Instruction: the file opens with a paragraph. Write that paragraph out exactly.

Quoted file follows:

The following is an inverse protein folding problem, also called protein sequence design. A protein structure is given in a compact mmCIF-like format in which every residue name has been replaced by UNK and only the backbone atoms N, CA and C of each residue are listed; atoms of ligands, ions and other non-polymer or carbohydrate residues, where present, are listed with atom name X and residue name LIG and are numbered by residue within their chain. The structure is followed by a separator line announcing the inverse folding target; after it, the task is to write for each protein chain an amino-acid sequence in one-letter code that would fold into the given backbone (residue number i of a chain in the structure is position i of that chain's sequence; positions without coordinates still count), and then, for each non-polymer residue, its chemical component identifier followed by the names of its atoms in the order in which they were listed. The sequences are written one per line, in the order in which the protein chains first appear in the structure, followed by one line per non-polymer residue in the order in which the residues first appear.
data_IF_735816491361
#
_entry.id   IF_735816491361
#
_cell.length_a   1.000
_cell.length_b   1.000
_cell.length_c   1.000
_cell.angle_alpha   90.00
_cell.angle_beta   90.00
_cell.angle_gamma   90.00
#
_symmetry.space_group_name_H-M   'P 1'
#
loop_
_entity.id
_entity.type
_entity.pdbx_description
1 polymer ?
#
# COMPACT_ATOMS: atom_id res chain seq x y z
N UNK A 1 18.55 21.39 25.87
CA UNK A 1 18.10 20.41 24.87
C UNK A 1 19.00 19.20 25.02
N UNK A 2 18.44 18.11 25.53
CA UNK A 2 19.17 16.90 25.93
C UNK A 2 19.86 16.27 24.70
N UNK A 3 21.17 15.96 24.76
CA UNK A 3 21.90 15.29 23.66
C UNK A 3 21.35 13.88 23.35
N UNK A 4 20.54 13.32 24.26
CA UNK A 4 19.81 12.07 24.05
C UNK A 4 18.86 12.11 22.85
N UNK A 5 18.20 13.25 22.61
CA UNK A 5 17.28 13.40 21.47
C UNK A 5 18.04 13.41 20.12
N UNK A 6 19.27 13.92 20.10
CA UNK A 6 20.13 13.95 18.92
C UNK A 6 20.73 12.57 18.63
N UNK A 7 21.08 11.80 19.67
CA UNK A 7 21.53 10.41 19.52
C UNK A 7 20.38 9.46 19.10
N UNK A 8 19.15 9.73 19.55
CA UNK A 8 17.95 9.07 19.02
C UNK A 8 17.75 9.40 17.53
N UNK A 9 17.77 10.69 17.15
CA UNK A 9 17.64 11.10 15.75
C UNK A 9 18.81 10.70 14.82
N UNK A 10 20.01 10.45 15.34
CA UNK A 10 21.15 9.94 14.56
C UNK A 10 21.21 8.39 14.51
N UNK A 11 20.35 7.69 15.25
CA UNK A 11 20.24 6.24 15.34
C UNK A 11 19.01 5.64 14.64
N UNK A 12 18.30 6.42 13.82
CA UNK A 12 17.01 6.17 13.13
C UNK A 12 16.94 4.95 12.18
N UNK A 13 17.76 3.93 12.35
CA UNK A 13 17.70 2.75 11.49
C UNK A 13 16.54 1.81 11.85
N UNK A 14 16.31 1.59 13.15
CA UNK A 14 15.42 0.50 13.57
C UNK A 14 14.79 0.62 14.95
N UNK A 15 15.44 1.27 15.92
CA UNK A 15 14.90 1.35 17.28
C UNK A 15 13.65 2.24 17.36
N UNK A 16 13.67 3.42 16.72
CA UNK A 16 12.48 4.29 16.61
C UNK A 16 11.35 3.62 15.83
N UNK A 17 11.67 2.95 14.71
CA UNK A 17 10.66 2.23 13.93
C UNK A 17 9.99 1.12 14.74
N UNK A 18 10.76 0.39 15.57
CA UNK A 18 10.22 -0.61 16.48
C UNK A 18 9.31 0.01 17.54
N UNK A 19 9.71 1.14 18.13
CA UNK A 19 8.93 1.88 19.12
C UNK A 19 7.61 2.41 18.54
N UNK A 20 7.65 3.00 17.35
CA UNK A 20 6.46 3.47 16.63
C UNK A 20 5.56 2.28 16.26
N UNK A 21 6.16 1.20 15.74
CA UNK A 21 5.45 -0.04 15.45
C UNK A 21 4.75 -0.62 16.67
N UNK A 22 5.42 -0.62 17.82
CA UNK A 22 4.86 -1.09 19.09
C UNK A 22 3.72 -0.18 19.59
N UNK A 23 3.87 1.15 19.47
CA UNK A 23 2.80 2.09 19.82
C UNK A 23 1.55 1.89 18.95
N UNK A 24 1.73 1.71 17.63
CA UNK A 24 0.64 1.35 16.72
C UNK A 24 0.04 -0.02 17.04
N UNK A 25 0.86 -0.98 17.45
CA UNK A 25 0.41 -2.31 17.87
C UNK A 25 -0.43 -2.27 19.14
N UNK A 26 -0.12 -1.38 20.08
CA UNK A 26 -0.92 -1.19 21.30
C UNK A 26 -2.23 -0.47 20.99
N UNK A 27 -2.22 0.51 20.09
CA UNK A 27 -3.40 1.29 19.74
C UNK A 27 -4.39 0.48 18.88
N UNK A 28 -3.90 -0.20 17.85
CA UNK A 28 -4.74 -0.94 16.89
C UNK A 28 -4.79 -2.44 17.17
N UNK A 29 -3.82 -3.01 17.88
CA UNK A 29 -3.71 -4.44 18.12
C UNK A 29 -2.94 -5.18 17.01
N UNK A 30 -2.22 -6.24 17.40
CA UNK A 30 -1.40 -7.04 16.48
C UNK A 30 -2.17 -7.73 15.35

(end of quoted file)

The following is an inverse protein folding problem, also called protein sequence design. A protein structure is given in a compact mmCIF-like format in which every residue name has been replaced by UNK and only the backbone atoms N, CA and C of each residue are listed; atoms of ligands, ions and other non-polymer or carbohydrate residues, where present, are listed with atom name X and residue name LIG and are numbered by residue within their chain. The structure is followed by a separator line announcing the inverse folding target; after it, the task is to write for each protein chain an amino-acid sequence in one-letter code that would fold into the given backbone (residue number i of a chain in the structure is position i of that chain's sequence; positions without coordinates still count), and then, for each non-polymer residue, its chemical component identifier followed by the names of its atoms in the order in which they were listed. The sequences are written one per line, in the order in which the protein chains first appear in the structure, followed by one line per non-polymer residue in the order in which the residues first appear.